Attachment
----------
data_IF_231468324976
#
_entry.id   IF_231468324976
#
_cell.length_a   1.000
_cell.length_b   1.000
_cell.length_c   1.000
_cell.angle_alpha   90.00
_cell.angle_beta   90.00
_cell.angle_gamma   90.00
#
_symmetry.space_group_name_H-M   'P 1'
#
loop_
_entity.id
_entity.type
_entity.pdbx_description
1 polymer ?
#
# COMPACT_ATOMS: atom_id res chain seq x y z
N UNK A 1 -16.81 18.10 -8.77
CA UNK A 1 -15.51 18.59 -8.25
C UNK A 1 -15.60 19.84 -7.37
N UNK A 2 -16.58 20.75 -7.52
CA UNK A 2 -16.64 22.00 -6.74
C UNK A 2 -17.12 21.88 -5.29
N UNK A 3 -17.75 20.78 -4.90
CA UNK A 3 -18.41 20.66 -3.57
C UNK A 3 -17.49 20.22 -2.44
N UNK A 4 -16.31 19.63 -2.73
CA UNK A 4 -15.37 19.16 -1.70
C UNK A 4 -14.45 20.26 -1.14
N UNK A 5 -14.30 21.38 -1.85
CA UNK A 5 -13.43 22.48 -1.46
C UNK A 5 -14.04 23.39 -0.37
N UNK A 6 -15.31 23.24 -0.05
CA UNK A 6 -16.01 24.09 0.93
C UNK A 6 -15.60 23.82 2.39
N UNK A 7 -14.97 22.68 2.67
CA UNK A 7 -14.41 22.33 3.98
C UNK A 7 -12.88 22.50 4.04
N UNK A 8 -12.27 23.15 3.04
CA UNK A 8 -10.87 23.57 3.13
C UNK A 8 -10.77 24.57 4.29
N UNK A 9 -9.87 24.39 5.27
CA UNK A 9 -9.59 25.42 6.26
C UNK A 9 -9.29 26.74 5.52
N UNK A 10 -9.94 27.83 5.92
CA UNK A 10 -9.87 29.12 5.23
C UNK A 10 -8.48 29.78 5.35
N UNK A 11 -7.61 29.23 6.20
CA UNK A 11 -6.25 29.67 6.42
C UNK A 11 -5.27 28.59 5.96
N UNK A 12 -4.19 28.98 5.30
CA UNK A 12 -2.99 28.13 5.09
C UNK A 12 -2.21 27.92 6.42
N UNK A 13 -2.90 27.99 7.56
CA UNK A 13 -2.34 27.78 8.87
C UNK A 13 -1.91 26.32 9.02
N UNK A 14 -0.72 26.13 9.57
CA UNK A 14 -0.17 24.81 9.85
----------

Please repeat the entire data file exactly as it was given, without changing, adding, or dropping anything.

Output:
data_IF_231468324976
#
_entry.id   IF_231468324976
#
_cell.length_a   1.000
_cell.length_b   1.000
_cell.length_c   1.000
_cell.angle_alpha   90.00
_cell.angle_beta   90.00
_cell.angle_gamma   90.00
#
_symmetry.space_group_name_H-M   'P 1'
#
loop_
_entity.id
_entity.type
_entity.pdbx_description
1 polymer ?
#
# COMPACT_ATOMS: atom_id res chain seq x y z
N UNK A 1 -16.81 18.10 -8.77
CA UNK A 1 -15.51 18.59 -8.25
C UNK A 1 -15.60 19.84 -7.37
N UNK A 2 -16.58 20.75 -7.52
CA UNK A 2 -16.64 22.00 -6.74
C UNK A 2 -17.12 21.88 -5.29
N UNK A 3 -17.75 20.78 -4.90
CA UNK A 3 -18.41 20.66 -3.57
C UNK A 3 -17.49 20.22 -2.44
N UNK A 4 -16.31 19.63 -2.73
CA UNK A 4 -15.37 19.16 -1.70
C UNK A 4 -14.45 20.26 -1.14
N UNK A 5 -14.30 21.38 -1.85
CA UNK A 5 -13.43 22.48 -1.46
C UNK A 5 -14.04 23.39 -0.37
N UNK A 6 -15.31 23.24 -0.05
CA UNK A 6 -16.01 24.09 0.93
C UNK A 6 -15.60 23.82 2.39
N UNK A 7 -14.97 22.68 2.67
CA UNK A 7 -14.41 22.33 3.98
C UNK A 7 -12.88 22.50 4.04
N UNK A 8 -12.27 23.15 3.04
CA UNK A 8 -10.87 23.57 3.13
C UNK A 8 -10.77 24.57 4.29
N UNK A 9 -9.87 24.39 5.27
CA UNK A 9 -9.59 25.42 6.26
C UNK A 9 -9.29 26.74 5.52
N UNK A 10 -9.94 27.83 5.92
CA UNK A 10 -9.87 29.12 5.23
C UNK A 10 -8.48 29.78 5.35
N UNK A 11 -7.61 29.23 6.20
CA UNK A 11 -6.25 29.67 6.42
C UNK A 11 -5.27 28.59 5.96
N UNK A 12 -4.19 28.98 5.30
CA UNK A 12 -2.99 28.13 5.09
C UNK A 12 -2.21 27.92 6.42
N UNK A 13 -2.90 27.99 7.56
CA UNK A 13 -2.34 27.78 8.87
C UNK A 13 -1.91 26.32 9.02
N UNK A 14 -0.72 26.13 9.57
CA UNK A 14 -0.17 24.81 9.85